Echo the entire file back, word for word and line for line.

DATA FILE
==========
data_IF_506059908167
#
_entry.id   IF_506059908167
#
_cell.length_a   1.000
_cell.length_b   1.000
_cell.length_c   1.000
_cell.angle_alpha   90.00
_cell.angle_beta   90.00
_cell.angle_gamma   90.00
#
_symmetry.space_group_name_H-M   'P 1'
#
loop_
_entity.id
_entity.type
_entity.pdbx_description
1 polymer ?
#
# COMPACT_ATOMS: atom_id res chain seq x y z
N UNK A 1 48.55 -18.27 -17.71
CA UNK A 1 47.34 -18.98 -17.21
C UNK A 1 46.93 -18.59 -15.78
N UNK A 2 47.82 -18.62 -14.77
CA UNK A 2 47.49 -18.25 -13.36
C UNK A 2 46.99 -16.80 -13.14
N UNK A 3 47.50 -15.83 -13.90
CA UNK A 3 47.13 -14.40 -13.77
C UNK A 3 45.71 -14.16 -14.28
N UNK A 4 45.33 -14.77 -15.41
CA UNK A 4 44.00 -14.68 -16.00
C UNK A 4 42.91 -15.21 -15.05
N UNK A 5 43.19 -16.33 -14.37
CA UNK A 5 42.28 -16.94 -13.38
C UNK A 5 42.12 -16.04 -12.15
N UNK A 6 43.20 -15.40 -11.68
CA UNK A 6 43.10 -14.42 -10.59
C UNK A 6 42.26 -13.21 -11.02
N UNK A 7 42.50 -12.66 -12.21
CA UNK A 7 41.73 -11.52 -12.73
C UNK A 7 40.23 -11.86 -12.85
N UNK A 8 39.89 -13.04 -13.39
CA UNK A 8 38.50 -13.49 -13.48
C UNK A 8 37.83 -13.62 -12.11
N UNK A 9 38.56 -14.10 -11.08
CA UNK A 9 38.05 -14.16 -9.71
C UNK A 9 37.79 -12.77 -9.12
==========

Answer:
data_IF_506059908167
#
_entry.id   IF_506059908167
#
_cell.length_a   1.000
_cell.length_b   1.000
_cell.length_c   1.000
_cell.angle_alpha   90.00
_cell.angle_beta   90.00
_cell.angle_gamma   90.00
#
_symmetry.space_group_name_H-M   'P 1'
#
loop_
_entity.id
_entity.type
_entity.pdbx_description
1 polymer ?
#
# COMPACT_ATOMS: atom_id res chain seq x y z
N UNK A 1 48.55 -18.27 -17.71
CA UNK A 1 47.34 -18.98 -17.21
C UNK A 1 46.93 -18.59 -15.78
N UNK A 2 47.82 -18.62 -14.77
CA UNK A 2 47.49 -18.25 -13.36
C UNK A 2 46.99 -16.80 -13.14
N UNK A 3 47.50 -15.83 -13.90
CA UNK A 3 47.13 -14.40 -13.77
C UNK A 3 45.71 -14.16 -14.28
N UNK A 4 45.33 -14.77 -15.41
CA UNK A 4 44.00 -14.68 -16.00
C UNK A 4 42.91 -15.21 -15.05
N UNK A 5 43.19 -16.33 -14.37
CA UNK A 5 42.28 -16.94 -13.38
C UNK A 5 42.12 -16.04 -12.15
N UNK A 6 43.20 -15.40 -11.68
CA UNK A 6 43.10 -14.42 -10.59
C UNK A 6 42.26 -13.21 -11.02
N UNK A 7 42.50 -12.66 -12.21
CA UNK A 7 41.73 -11.52 -12.73
C UNK A 7 40.23 -11.86 -12.85
N UNK A 8 39.89 -13.04 -13.39
CA UNK A 8 38.50 -13.49 -13.48
C UNK A 8 37.83 -13.62 -12.11
N UNK A 9 38.56 -14.10 -11.08
CA UNK A 9 38.05 -14.16 -9.71
C UNK A 9 37.79 -12.77 -9.12